There are certainly MANY things that RV owners can do, and have done, even though most RVrs wouldn't tackle such things, since most RV owners are simply weekenders, or use their RVs infrequently. Those of us who travel extensively, though, and basically LIVE in our RV either full-time, or much of the time, certainly want the OPTIONS when those situations arise where electricity is not available, or the same Amperage of power is not available, which is really much more common than not. Having a 'choice' of a 50amp RV site is not also an option, many campgrounds only have 30amp service, and even those with 50amp service don't have EVERY site with that power option.

ENJOY! : ) It's FUN!
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Old 06-22-2020, 10:50 PM   #54
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I think you meant "same winding", obviously they are fed by the same generator. My understanding is that two lines are in-phase; one through a 30 amp breaker and the other through a 20 amp breaker.
Thanks. Meant the versus same. I should proof read better when making revisions. My bad.


I know some larger generators can supply 240V power so that L1 and L2 can operate as intended while plugged into 50A pedestal. The limit is 50A so I assume any generator above 6,000 Watts must be 240V.
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Old 06-22-2020, 10:52 PM   #55
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when you get up to the 10kw models and higher they offer 120v and 240v output
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Old 06-22-2020, 11:12 PM   #56
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.....cut.... Since your roof air conditioners are hardwired into the existing Main Panel of the RV, it's not a simple task to 'undo' that wiring, add additional wiring necessary to reach an external outlet, and a 120v male plug end, all while realizing that now you've removed this second air conditioner from your RV's main panel, and it will not be powered any longer from the 50amp panel, from a 50amp RV outlet, or from the generator. That might not be a choice most want to relegate themselves to. .....cut.....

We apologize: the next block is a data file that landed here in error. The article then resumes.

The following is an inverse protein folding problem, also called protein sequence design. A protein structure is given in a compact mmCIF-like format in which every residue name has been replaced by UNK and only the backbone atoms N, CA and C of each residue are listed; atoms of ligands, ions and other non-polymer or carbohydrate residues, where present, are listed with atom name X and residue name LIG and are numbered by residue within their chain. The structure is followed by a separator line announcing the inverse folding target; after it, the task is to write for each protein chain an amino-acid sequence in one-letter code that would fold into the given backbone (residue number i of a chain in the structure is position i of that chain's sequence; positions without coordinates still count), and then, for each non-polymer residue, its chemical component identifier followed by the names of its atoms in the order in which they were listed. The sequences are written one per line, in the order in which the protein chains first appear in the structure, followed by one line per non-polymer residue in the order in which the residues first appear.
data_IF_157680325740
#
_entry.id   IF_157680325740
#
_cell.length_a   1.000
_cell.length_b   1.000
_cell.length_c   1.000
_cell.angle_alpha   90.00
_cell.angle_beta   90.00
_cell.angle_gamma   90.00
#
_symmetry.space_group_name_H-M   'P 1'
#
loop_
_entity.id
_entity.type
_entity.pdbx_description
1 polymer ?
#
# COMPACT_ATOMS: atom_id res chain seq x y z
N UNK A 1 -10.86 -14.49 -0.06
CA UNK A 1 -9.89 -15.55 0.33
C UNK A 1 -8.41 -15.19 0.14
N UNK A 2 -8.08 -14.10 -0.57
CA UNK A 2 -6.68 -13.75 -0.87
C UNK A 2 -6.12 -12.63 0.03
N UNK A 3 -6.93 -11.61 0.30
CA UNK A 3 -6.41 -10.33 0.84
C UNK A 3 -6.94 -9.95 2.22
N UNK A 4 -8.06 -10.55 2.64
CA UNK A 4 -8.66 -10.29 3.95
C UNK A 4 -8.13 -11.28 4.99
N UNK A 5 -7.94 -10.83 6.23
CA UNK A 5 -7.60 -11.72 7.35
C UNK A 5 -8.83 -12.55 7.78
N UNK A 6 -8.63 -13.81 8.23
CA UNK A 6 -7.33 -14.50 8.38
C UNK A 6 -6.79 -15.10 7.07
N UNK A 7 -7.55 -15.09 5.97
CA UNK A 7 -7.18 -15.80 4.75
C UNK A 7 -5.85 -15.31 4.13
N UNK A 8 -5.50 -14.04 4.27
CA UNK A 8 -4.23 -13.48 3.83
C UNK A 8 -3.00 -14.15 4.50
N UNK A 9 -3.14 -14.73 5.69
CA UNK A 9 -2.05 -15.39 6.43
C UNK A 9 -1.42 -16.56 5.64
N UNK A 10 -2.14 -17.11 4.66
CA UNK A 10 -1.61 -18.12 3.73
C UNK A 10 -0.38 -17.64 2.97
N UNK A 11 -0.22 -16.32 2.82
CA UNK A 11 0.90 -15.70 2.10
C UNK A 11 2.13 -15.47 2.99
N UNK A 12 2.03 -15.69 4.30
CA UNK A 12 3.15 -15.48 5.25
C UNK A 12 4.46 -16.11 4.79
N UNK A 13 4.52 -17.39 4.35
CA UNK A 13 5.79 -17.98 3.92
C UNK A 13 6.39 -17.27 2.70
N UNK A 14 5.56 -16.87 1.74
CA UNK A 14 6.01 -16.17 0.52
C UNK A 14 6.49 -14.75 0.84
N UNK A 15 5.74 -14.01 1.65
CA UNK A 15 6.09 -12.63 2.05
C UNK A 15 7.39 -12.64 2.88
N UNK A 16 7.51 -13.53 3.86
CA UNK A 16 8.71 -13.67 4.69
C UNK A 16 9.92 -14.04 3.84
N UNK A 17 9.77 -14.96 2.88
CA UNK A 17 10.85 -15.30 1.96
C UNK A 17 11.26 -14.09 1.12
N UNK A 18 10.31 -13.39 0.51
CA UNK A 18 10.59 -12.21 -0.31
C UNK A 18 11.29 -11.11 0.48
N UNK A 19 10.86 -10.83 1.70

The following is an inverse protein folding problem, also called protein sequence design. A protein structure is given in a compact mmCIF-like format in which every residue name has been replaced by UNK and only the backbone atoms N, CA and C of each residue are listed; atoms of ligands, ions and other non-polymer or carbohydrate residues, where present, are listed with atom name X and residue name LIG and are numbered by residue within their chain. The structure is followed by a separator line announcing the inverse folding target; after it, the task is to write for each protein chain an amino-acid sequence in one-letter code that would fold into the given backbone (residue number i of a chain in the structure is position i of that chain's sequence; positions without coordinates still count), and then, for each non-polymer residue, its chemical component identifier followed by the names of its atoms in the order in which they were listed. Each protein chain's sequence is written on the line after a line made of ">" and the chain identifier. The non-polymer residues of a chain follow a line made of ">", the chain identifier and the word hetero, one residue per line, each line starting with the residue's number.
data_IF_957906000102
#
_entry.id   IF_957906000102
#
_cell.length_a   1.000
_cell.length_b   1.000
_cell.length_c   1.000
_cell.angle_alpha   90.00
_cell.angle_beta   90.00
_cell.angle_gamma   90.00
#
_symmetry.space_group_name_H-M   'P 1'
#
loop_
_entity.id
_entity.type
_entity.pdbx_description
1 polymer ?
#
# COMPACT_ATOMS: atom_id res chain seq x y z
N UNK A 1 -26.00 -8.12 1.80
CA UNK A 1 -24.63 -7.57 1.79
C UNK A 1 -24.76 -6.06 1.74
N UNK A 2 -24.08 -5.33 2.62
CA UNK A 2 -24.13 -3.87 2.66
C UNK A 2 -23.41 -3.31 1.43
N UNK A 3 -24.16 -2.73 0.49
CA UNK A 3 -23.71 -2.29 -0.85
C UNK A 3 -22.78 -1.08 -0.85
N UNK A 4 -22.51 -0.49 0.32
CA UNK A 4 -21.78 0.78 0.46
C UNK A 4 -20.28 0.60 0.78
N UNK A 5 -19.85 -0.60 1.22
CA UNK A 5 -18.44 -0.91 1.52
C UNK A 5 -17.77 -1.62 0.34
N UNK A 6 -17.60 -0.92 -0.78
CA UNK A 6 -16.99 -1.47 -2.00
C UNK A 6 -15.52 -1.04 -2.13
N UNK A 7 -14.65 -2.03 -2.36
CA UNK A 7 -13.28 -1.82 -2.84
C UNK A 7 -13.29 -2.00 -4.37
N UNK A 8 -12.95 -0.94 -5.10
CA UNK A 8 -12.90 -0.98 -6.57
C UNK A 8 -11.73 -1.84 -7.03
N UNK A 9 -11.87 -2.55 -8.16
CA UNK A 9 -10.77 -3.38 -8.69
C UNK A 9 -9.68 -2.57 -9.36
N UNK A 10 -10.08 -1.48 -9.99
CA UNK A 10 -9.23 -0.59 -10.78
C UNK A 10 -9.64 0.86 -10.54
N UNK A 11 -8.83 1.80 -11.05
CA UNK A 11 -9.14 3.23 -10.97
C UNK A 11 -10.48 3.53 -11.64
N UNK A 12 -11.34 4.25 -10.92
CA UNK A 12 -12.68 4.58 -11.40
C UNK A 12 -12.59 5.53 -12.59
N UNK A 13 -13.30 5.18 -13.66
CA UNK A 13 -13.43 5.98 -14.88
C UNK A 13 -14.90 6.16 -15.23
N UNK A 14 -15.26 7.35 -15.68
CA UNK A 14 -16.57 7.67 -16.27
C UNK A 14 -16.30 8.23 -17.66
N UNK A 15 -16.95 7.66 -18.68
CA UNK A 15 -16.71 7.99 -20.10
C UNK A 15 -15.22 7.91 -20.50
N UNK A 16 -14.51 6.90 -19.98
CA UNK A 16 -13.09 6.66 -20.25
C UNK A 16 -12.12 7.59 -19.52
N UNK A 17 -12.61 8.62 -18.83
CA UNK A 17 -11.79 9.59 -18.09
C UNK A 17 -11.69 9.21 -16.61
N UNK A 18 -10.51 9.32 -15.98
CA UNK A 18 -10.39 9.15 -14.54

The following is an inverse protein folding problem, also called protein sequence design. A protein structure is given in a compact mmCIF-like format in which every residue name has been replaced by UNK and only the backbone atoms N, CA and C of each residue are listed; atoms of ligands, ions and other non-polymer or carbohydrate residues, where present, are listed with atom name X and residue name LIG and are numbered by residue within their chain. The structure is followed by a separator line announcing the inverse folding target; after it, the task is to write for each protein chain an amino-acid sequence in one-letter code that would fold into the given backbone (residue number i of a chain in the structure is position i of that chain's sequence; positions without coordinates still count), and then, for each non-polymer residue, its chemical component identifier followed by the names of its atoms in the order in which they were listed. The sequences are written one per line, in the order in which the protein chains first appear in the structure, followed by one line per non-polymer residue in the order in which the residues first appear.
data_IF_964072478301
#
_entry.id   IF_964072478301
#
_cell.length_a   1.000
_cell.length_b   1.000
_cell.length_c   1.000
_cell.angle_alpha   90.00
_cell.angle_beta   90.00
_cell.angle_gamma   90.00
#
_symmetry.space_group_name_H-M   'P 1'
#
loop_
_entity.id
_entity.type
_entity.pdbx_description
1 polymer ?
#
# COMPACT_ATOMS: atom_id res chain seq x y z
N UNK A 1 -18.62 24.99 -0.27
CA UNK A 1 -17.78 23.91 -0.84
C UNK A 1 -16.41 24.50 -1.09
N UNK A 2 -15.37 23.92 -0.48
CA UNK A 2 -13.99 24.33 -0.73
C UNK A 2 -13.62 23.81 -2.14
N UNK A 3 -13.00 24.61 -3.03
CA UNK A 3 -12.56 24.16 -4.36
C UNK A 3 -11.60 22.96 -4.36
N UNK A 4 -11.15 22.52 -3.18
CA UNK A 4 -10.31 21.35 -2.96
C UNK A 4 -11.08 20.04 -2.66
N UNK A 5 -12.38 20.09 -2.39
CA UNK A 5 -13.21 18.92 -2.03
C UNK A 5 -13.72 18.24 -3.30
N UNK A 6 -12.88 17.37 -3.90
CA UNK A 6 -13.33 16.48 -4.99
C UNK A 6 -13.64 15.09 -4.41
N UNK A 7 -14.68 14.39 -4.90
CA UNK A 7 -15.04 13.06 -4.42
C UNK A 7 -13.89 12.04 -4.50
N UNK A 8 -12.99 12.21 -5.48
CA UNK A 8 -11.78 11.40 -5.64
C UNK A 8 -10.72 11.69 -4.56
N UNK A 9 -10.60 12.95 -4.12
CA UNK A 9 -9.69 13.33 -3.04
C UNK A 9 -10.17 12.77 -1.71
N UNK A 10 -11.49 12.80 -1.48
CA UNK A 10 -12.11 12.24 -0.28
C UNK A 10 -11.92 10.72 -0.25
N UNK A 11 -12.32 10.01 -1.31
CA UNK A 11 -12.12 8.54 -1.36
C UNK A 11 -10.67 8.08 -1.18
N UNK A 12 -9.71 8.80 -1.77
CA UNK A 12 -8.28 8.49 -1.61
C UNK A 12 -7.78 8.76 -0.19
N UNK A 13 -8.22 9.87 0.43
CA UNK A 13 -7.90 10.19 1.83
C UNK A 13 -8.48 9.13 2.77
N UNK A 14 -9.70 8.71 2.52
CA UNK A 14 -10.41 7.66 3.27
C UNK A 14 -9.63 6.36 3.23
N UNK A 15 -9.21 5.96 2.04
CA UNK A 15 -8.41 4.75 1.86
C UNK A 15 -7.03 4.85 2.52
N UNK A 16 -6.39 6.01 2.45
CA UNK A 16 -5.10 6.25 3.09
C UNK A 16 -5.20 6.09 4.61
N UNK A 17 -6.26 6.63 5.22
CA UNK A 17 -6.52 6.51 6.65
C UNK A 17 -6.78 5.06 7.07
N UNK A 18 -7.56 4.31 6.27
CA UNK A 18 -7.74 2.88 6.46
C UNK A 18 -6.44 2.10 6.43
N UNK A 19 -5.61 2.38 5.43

That’s not the way I would do it, nor did I suggest “removing A/C” from 50A service or generator.

I tried to emphasize “or” option in “Anyway, if you think you’ll be using a 30A pedestal frequently, wouldn’t it be more effective to re-wire one of the two Air Conditioners so it can run off 50A “or” be plugged in directly to the pedestal?”

On second thought, it wouldn’t be much more difficult so that “either” A/C (one or the other) could be powered from 20A separate source, providing even more flexibility.
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Old 06-22-2020, 11:25 PM   #57
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maybe I'm a little confused by your question, or explanation in your response, but the reason that you can't just 'power' one of the roof air conditioners on a 50amp coach via 'another' power source is that you are effectively then removing it from the primary power sources - the 50amp Main Panel circuit breakers via shore power or the generator.
The reason is, you can't have 'two' power sources for the same appliance without an additional ATS( Auto transfer switch) dedicated solely for that appliance, or some way to 'unplug' from one source and 'plug into' another one - not an easy task, and why most of us use an ADAPTER, to make use of a 30amp and 20amp outlet, to simply this situation.